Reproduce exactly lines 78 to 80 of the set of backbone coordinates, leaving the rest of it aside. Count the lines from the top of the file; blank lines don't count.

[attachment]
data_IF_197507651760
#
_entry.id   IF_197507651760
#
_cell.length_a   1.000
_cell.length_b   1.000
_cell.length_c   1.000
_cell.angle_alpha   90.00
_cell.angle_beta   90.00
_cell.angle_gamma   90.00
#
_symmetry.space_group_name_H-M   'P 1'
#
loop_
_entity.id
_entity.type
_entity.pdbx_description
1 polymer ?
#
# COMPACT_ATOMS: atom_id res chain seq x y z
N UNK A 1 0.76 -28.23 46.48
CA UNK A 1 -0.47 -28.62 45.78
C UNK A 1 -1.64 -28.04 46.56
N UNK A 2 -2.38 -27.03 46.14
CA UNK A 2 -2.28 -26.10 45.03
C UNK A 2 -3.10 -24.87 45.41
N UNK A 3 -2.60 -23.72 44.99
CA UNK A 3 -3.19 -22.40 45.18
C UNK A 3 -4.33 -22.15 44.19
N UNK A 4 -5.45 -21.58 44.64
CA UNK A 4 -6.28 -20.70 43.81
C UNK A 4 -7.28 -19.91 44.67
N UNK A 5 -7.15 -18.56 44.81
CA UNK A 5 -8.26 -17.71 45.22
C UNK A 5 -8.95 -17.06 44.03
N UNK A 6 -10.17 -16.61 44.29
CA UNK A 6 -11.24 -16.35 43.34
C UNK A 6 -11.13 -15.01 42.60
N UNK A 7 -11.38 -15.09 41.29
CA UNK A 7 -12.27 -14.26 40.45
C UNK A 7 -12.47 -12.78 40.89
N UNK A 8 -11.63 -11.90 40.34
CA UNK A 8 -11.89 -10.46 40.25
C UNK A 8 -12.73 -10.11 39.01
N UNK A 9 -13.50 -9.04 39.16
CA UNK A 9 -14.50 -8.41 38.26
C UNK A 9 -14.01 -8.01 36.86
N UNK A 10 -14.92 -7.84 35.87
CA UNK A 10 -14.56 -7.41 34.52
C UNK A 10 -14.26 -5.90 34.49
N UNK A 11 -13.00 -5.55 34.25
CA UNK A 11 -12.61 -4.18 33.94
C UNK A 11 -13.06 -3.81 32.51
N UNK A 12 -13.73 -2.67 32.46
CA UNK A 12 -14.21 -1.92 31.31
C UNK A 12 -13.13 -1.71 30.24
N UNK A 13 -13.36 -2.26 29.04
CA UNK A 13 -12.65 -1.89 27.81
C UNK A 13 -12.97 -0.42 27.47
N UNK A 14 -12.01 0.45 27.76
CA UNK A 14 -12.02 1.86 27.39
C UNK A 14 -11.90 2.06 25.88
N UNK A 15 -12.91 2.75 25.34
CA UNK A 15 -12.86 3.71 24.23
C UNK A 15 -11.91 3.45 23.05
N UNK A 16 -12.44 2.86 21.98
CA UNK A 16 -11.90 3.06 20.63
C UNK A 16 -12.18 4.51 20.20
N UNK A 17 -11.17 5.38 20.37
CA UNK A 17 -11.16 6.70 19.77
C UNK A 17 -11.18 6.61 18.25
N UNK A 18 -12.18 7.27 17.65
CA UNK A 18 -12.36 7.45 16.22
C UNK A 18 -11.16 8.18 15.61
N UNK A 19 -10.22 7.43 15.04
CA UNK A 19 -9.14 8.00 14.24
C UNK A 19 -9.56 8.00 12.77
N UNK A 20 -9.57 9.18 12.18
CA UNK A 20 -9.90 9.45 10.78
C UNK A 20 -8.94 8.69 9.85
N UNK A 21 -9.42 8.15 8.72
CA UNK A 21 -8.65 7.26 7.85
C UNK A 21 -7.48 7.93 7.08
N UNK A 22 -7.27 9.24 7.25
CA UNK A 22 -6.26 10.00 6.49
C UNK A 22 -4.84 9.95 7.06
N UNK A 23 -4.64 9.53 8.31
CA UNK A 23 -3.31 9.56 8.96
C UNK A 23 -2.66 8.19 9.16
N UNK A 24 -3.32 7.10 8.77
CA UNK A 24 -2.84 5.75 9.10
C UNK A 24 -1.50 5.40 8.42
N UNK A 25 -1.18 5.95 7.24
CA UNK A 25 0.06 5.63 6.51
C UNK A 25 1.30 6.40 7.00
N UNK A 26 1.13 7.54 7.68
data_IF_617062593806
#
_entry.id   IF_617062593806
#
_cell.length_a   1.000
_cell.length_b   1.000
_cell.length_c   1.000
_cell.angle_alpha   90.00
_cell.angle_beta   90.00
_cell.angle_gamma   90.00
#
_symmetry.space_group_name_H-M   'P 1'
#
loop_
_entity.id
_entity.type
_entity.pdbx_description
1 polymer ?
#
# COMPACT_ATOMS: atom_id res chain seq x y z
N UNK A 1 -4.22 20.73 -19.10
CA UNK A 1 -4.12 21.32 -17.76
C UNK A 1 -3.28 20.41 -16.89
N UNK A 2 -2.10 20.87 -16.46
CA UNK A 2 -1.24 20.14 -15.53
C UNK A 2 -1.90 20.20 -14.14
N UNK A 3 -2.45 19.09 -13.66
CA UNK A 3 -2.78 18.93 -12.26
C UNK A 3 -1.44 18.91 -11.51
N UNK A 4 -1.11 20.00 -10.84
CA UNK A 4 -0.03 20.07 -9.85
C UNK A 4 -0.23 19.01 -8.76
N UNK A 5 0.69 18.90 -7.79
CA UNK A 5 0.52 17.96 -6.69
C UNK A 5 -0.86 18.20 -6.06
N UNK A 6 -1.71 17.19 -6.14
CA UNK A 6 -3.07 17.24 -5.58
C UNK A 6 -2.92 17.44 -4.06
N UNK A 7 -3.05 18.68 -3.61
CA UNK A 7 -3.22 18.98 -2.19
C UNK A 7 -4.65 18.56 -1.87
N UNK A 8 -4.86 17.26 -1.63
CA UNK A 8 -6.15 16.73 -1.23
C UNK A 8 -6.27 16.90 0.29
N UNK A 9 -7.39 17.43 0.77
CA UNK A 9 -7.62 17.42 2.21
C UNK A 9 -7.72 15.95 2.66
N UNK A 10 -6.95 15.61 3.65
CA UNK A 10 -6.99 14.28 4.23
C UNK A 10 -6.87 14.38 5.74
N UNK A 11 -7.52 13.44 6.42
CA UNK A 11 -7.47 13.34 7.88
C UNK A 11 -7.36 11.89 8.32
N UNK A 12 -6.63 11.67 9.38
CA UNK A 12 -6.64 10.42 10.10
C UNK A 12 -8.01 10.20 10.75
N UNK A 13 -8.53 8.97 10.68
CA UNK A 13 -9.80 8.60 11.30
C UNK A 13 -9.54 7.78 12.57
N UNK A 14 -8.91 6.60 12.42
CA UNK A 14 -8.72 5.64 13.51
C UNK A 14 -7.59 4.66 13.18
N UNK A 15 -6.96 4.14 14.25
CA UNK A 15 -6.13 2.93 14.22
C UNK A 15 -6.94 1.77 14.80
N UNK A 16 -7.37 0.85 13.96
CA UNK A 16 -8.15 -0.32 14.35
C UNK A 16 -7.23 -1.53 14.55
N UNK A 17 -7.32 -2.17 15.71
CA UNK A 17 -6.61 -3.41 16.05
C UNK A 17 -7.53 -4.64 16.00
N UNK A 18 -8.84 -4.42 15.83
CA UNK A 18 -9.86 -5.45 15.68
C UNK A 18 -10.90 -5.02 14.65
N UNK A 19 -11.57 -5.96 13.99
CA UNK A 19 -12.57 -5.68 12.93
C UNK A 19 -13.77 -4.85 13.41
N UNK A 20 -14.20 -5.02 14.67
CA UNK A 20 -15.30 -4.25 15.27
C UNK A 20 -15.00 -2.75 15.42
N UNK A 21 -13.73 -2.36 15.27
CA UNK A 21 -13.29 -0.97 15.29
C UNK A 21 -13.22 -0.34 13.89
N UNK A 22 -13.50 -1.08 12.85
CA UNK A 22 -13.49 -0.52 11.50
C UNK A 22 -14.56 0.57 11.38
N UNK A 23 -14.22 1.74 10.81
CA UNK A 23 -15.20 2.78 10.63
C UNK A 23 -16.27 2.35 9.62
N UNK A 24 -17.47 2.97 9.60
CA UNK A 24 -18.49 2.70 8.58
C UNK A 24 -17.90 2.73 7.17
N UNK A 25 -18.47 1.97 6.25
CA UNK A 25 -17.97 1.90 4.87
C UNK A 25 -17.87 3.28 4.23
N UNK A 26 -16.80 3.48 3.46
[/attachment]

N UNK A 20 -9.57 9.18 12.18
CA UNK A 20 -9.90 9.45 10.78
C UNK A 20 -8.94 8.69 9.85